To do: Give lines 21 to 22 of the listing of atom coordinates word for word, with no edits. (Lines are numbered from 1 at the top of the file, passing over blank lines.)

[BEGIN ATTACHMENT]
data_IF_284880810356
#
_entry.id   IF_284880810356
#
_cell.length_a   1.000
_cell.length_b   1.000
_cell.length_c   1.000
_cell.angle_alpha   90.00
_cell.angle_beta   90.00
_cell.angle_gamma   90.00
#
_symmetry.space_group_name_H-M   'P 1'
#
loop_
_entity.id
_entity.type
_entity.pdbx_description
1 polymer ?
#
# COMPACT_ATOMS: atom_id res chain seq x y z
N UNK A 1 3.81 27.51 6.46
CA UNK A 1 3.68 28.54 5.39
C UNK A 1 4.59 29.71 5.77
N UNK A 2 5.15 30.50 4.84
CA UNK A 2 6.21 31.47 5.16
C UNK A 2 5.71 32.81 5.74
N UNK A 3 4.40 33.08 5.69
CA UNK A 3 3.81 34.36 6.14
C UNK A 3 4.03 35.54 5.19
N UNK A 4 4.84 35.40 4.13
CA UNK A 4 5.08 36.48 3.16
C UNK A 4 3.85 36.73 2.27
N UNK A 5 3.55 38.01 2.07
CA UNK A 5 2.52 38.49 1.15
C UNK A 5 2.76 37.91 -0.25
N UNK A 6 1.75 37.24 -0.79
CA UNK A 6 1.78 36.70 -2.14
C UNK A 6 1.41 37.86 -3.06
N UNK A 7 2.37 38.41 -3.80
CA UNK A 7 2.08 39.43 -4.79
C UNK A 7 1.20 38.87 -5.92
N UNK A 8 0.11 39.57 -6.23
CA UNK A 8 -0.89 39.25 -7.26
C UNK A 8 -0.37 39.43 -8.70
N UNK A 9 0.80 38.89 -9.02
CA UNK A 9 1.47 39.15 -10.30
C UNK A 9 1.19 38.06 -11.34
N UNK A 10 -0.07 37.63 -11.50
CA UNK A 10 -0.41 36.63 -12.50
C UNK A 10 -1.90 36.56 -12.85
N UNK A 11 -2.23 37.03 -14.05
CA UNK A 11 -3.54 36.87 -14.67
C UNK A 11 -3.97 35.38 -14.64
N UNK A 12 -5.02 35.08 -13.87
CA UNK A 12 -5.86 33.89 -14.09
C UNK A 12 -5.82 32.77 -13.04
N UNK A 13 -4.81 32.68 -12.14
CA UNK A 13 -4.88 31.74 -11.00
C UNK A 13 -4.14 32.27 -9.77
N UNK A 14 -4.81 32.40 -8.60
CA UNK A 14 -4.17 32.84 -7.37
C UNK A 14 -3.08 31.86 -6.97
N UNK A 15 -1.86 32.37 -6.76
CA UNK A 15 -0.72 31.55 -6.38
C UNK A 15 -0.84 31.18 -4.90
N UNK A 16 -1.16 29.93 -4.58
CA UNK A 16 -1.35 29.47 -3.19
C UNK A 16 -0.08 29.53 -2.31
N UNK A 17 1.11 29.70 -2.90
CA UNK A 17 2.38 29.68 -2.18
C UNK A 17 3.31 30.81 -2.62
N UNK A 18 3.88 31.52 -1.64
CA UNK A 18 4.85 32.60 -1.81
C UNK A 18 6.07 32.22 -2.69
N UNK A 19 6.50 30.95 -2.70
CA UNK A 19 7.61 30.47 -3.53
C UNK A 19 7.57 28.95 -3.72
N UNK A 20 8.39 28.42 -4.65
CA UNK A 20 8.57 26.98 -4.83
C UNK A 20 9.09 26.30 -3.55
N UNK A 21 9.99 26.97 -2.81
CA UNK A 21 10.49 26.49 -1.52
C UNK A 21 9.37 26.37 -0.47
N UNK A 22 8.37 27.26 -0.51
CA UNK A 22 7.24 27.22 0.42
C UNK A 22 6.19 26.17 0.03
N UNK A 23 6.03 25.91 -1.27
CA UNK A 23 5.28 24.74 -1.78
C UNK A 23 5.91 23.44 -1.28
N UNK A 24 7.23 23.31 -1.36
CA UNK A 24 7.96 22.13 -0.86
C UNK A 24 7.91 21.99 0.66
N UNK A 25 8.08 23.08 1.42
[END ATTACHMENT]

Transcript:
N UNK A 1 3.81 27.51 6.46
CA UNK A 1 3.68 28.54 5.39